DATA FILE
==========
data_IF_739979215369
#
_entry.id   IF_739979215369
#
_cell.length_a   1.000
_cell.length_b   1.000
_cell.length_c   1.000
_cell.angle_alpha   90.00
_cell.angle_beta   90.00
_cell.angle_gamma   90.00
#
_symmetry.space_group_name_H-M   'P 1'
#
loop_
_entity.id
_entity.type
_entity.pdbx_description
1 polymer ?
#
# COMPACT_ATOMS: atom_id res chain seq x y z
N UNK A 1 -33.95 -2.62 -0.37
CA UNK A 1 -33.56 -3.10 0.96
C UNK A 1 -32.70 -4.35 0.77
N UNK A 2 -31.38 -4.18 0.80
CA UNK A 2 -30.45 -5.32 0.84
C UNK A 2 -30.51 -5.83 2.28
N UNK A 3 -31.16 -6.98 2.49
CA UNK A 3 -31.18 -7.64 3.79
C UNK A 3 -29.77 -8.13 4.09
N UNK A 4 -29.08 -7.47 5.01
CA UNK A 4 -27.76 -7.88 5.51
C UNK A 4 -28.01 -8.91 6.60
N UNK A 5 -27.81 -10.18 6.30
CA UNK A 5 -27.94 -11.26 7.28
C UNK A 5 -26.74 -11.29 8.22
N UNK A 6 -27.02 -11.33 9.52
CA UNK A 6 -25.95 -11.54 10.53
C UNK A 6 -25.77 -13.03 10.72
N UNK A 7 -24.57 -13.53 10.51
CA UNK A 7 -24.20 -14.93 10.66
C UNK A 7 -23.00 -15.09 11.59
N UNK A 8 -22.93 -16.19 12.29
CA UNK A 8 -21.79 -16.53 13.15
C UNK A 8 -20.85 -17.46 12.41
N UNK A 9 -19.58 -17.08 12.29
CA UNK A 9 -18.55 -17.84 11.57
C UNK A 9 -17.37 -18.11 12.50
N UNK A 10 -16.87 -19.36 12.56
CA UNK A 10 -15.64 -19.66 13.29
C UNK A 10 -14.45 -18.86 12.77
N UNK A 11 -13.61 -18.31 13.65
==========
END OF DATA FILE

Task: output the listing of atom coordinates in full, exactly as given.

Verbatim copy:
data_IF_739979215369
#
_entry.id   IF_739979215369
#
_cell.length_a   1.000
_cell.length_b   1.000
_cell.length_c   1.000
_cell.angle_alpha   90.00
_cell.angle_beta   90.00
_cell.angle_gamma   90.00
#
_symmetry.space_group_name_H-M   'P 1'
#
loop_
_entity.id
_entity.type
_entity.pdbx_description
1 polymer ?
#
# COMPACT_ATOMS: atom_id res chain seq x y z
N UNK A 1 -33.95 -2.62 -0.37
CA UNK A 1 -33.56 -3.10 0.96
C UNK A 1 -32.70 -4.35 0.77
N UNK A 2 -31.38 -4.18 0.80
CA UNK A 2 -30.45 -5.32 0.84
C UNK A 2 -30.51 -5.83 2.28
N UNK A 3 -31.16 -6.98 2.49
CA UNK A 3 -31.18 -7.64 3.79
C UNK A 3 -29.77 -8.13 4.09
N UNK A 4 -29.08 -7.47 5.01
CA UNK A 4 -27.76 -7.88 5.51
C UNK A 4 -28.01 -8.91 6.60
N UNK A 5 -27.81 -10.18 6.30
CA UNK A 5 -27.94 -11.26 7.28
C UNK A 5 -26.74 -11.29 8.22
N UNK A 6 -27.02 -11.33 9.52
CA UNK A 6 -25.95 -11.54 10.53
C UNK A 6 -25.77 -13.03 10.72
N UNK A 7 -24.57 -13.53 10.51
CA UNK A 7 -24.20 -14.93 10.66
C UNK A 7 -23.00 -15.09 11.59
N UNK A 8 -22.93 -16.19 12.29
CA UNK A 8 -21.79 -16.53 13.15
C UNK A 8 -20.85 -17.46 12.41
N UNK A 9 -19.58 -17.08 12.29
CA UNK A 9 -18.55 -17.84 11.57
C UNK A 9 -17.37 -18.11 12.50
N UNK A 10 -16.87 -19.36 12.56
CA UNK A 10 -15.64 -19.66 13.29
C UNK A 10 -14.45 -18.86 12.77
N UNK A 11 -13.61 -18.31 13.65